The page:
What’s Next? Operation Himalaya?

Operations Himalaya


Operation Ganga was an evacuation operation by the Government of India to evacuate the Indian citizens amidst the 2022 Russian invasion of Ukraine, who had crossed over to neighboring countries. This involved transport assistance from the neighboring countries of Romania, Hungary, Poland, Moldova, Slovakia to reach India. Over 20,000 medical students were evacuated in Operation Ganga. I have been writing and talking about it over the last 10 years. Let me outline the magnitude of the situation at hand. India constitutes ~18% of world’s population. From here things become a bit trickier. We have world’s 21% disease burden. ie. One-sixth higher proportion of people falling sick. On the clinical manpower shortages, we just have around 8% of the total global labour force of doctors, nurses and healthcare workers to address the 20% of the global disease burden we carry with our people. We are short by 5 lakh doctors, 20 lakh nurses and 30 lakh short of other health workers. Fortunately, we are a net exporter of nurses to the world so we have to also back fill the gaps of nurses leaving out of India for those remaining in India. Coming to the capital to address these gaps, we require close to Rs 30 lakh crores or $430 billion to come to the global average of hospital beds. Another Rs 2 lakh crores or $29 billion is required to build capacity for healthcare manpower. Therefore the total investment is approx $460 billion. To give you the magnitude, 165 countries in the world had a GDP of less than $460 billion in 2018. Given the shortage of merit quota seats in Indian medical colleges, students have to migrate abroad for pursuing their medical education. We need an upstream Operations Himalaya in earnest.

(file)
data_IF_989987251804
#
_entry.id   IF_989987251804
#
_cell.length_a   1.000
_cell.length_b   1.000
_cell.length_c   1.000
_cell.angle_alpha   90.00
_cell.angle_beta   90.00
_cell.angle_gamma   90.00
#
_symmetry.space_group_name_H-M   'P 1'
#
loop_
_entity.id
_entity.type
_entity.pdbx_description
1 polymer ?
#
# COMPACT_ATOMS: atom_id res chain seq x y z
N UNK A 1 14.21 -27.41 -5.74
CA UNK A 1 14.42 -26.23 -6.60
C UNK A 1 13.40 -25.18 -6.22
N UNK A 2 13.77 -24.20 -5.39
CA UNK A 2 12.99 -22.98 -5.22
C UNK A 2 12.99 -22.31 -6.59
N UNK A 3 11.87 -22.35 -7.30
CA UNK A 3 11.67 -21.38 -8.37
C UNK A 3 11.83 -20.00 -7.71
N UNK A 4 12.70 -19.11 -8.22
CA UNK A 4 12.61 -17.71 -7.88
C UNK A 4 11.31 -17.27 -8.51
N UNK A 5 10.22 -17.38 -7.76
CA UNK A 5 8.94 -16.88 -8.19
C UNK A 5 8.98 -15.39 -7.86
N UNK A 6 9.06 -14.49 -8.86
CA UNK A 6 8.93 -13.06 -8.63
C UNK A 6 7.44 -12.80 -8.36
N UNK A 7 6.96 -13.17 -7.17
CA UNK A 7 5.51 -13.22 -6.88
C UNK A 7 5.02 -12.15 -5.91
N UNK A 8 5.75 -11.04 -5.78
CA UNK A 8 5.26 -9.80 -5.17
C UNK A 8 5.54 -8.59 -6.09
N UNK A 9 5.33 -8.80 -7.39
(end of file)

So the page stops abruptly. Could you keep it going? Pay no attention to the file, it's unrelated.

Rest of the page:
Vision for Operations Himalaya

There is a saying “9 men cannot make a baby in 1 month”. Similarly, students enrolled into medicine today will add incrementally to the workforce in next 4 years.  The silver lining is that this capacity building spend would lead to $1.45 trillion of additional incremental to the GDP after 5 years as 1 incremental bed capacity creates 28 jobs over its lifetime. In other words healthcare economy in India as a standalone would itself be #16 nation in terms of GDP. The table outlines the future of Medical Education.

What is the Future of Medical Education?
As per the Milbanks Report on the Future of Academic Medicine 2025, there are 3 key trends that are impacting medical education

Digitalization of Healthcare
new science and technology, particularly genetics and IT
speed of internet and digitalization
unimportance of distances
24/7 society
lack of agreement on where healthcare begins and ends

Personalization of Healthcare
rich and poor gap 
seeking “wellness” and rise of self-care & sophistication
increasing anxiety about security and ethical issues
emergent diseases

Globalization of Healthcare
gap between what can be done and what can be afforded
increasing accountability of all institutions
loss of respect for experts (more so after the pandemic)
economic and political rise of India and China      
Future of Medical Education

There needs to be a top-down vision for expanding the supply of clinical manpower in India which needs to be tied to the healthcare outcomes our healthcare system needs to achieve. The following framework which I presented earlier outlines the process for setting up the vision.

Our Health Markers – Linking Medical Education and